Woodland Creek Soay Rams

Woodland Creek Soay Rams
Soay Sheep Ram Assortment

Thursday, March 27, 2008

Soay sheep lambs #8 and #9 for 2008 at Woodland Creek Farm - White spotting, light phase, and polled ewes.

Two more Soay sheep lambs hit the ground on Tuesday. (No offense little lambie, but) one of them is a plain old common wild dark pattern with no white spotting - genetically very uninteresting. (Not sure how that breeding combination occurred in our flock!)

The other lamb is more interesting to me. It is from our "white spotting extent" phenotype breeding group. All these sheep have white spotting and I am testing the patterns of how the extent of coverage and locations of white spotting are changed with each generation. Most simply stated, the hypothesis, (as I have documented more completely here):


is that the extent of white on the lamb is roughly a summation of white extent of the parents (not all that surprising, is it?).

Here is little ram Woodland Creek Laramie - DOB 25-Mar-08, and his dam Esperanza.

There is a second objective in our breeding program--and that is to test the hypothesis that light phase at Brown locus, in NA Soay population in the Pacific Northwest, has been traditionally very heavy in the pheomelanin component and this "masks" the light phase. I have been selecting those who show less and less "brassy red" in their coat, and this has been lightening the overall phenotype, bringing them (to my eye) more in line with the classic light phase coats shown by the NA RBST Soays in the PNW (aka "British" Soays).
As examples of this progression, I was convinced that Esperanza was light phase despite her fairly dark phenotype, and one of her twin lambs in 2006, Chico, was particularly light coated and a "flat" brown, rather than "coppery reddish" overtone (which his twin brother Kitsap DOES have). The sire (Teed's Montana) was, I was convinced, also light phase, but with a shocking coppery-red element - note the top of his cape / mane below (shines reflectively in the sunlight).
Here is Montana '05:

When Montana was bred to Esperanza, in 2006 she produced the twin lambs Chico '06 and Kitsap '06:

Chico'06 grew up to be a very nice light color (shown fall of 2007):

In a related line, Esperanza's mother Maria (almost identical phenotype to Experanza, had a light ewe in 2005, Frosty. Frosty, bred to Chico in 2006, gave a VERY light ewe lamb Saratoga. Here is Frosty '05 and Saratoga '07:

Compare the resulting coat colors when in a single image (fall 2007) you can see Esperanza, and Saratoga after some sun-lightening of her mature coat, and in addition Esperanza's 2007 lamb Molly, who in contrast has a self-colored dark sire, so shows a dark coat phenotype.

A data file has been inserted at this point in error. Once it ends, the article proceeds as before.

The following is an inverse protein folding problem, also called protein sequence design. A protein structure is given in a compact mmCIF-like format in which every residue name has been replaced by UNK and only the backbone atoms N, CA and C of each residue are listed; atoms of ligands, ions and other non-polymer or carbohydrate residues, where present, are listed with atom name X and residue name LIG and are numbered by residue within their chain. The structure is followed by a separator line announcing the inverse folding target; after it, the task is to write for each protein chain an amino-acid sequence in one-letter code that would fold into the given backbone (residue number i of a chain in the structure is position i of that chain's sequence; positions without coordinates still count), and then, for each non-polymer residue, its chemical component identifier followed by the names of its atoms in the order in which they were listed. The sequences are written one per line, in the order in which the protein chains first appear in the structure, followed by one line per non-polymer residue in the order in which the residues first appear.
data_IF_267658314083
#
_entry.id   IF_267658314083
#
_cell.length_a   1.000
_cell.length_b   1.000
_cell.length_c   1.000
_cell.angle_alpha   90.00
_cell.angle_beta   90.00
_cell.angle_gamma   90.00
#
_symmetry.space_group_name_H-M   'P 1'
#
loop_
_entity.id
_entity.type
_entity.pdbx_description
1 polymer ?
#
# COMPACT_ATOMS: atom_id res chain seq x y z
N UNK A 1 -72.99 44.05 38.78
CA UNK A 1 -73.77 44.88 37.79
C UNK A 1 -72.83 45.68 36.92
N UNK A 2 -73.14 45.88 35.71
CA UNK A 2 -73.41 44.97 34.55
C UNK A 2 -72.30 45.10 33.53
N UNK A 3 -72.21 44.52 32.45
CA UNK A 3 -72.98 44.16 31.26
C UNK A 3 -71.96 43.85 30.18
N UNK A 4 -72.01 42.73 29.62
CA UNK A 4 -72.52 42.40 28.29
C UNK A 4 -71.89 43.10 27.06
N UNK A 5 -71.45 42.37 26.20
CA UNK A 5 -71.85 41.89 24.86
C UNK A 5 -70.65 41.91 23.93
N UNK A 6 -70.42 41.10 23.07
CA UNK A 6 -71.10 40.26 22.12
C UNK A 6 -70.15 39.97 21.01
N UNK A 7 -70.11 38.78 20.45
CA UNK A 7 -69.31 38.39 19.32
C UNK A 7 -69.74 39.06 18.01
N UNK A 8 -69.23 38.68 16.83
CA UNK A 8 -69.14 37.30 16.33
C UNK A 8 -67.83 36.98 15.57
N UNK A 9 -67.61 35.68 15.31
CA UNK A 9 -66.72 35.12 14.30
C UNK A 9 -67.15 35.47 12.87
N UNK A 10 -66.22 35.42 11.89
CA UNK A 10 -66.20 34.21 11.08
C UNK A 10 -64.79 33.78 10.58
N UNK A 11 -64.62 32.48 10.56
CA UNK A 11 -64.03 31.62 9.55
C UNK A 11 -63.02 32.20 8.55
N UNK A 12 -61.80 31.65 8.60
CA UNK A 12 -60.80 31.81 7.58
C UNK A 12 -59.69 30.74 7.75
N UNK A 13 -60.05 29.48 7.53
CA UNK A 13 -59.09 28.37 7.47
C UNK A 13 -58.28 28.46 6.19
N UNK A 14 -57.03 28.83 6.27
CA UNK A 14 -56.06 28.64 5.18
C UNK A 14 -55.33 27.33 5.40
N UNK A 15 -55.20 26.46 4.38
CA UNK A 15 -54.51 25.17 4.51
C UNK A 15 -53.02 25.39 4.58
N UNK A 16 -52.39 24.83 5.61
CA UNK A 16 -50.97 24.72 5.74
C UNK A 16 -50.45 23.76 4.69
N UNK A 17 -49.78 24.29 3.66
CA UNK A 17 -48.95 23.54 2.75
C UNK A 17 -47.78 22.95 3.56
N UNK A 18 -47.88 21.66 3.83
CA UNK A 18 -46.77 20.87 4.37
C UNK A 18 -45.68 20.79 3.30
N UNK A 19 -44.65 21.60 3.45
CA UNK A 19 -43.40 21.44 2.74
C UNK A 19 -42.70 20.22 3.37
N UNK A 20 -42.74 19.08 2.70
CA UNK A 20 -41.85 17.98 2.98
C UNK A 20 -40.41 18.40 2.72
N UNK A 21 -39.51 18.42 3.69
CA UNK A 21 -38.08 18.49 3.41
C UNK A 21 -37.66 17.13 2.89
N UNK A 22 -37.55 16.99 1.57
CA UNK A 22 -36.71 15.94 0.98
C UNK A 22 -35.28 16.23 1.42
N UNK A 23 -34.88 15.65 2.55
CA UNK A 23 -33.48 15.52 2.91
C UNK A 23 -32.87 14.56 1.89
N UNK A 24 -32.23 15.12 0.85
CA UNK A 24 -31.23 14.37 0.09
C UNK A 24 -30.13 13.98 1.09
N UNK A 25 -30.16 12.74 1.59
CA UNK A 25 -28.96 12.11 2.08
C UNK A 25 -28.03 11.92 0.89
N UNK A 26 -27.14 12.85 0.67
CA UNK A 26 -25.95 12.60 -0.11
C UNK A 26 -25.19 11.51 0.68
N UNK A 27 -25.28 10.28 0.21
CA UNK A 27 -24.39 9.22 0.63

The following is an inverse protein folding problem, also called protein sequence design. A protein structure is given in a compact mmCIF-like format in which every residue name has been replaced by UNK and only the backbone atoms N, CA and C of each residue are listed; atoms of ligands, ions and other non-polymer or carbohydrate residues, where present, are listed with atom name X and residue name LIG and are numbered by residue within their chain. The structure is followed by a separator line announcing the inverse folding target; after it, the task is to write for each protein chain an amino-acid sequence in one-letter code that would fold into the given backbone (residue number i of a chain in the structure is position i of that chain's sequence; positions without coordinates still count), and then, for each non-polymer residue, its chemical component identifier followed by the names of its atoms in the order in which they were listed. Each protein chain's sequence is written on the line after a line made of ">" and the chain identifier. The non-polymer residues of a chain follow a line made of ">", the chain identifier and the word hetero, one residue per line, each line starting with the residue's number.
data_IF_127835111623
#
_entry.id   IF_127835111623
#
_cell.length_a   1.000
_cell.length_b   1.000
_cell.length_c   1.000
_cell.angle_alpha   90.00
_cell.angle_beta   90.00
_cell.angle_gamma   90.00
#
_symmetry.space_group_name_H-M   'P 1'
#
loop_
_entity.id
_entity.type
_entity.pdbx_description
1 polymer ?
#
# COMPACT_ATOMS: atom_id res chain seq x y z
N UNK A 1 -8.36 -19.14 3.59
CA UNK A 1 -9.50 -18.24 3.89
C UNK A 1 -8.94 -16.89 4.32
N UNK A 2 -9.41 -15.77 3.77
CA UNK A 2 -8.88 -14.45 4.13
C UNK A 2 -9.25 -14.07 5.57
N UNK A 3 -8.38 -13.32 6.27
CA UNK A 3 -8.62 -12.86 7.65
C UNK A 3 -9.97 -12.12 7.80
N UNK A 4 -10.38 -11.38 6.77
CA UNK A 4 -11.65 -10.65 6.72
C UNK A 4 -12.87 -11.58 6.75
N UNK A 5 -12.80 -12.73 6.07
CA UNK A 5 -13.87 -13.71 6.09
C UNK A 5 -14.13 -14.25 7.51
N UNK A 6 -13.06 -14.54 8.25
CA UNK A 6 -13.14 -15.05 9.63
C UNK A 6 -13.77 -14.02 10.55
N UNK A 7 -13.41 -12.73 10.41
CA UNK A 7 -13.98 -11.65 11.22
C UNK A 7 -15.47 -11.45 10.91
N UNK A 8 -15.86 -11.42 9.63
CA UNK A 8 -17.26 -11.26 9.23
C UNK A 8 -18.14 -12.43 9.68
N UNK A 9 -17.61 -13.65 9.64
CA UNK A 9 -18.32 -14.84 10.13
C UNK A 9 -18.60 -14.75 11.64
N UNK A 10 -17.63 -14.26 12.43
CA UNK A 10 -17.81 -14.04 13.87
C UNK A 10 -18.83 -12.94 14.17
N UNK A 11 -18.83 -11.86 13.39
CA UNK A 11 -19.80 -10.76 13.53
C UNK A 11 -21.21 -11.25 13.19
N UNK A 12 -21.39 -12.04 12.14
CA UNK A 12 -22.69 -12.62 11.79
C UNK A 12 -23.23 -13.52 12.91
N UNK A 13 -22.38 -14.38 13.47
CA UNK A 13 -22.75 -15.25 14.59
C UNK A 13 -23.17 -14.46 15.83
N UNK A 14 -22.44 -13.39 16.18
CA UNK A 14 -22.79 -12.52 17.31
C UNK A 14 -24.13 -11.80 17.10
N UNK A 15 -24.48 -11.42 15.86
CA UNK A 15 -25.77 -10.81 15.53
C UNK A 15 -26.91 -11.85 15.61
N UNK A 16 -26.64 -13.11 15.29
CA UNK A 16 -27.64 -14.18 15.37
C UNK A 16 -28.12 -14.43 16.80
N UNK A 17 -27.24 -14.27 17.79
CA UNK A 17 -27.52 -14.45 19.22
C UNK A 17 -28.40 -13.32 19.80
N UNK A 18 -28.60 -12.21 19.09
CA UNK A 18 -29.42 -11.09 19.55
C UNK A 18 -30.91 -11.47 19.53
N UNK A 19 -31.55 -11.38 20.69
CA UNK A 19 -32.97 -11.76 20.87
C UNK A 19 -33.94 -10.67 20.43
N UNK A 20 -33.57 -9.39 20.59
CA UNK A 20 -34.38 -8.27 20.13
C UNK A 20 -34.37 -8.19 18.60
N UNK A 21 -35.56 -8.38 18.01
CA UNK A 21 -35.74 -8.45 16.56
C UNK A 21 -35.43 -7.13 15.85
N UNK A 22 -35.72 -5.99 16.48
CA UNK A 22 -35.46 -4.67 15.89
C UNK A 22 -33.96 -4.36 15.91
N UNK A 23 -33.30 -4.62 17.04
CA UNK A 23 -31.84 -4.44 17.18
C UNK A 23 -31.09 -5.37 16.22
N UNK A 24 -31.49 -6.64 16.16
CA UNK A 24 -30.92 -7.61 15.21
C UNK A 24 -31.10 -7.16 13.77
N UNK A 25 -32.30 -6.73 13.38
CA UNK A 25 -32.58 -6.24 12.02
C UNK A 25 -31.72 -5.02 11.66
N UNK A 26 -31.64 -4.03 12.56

Unfortunately, Saratoga, (when mated to Chico this last fall) recently aborted her lamb at what looks like about 100 days or so. It was a tiny, very light ram lamb. Too bad.

I guess one other thing to point out in this "line" of Soays - not only are they the rarer light phase, and the relatively less common white spotting, they ALSO are polled ewes. Maria and Esperanza were both truly polled, Frosty, Saratoga, and Molly are all button scurred (so look polled from a distance.) That's a lot of homozygous recessive traits in one line! Now if I can just get self-colored too... just imagine a self-colored, light phase, white spotted, polled ewe... that's almost certainly never been done before in North America with Soays, and maybe never anywhere in the world! I'm probably a couple years from that.

Lastly, with digital photos where the camera tries to auto-expose, and often has a difficult time with very light or very dark animals mostly fill the frame, one can get mis-representative color renditions. One way to get relative coat color differences it to get several patterns in the same photo. Here is one from inside a shed yesterday, but showing a range of our flock coat colors.

In this photo you can see, from lower left to right, the VERY light new ram lamb Laramie, his fairly light, flat brown, low pheomelanin dam Esperanza, the hind end of the VERY heavy red-brown pheomelanin classic "doberman" phenotype from Blue Mountain, in Happy Valley Maddie, then a self-colored black Woodland Creek Olivia, and finally her '08 ewe lamb Madeline, sired by the light phase wild pattern Chico, shown above. Just look at the range of coat colors one can get. (Yes, I realize that when the majority of folks look at the flock they say "Aren't they all just brown?).

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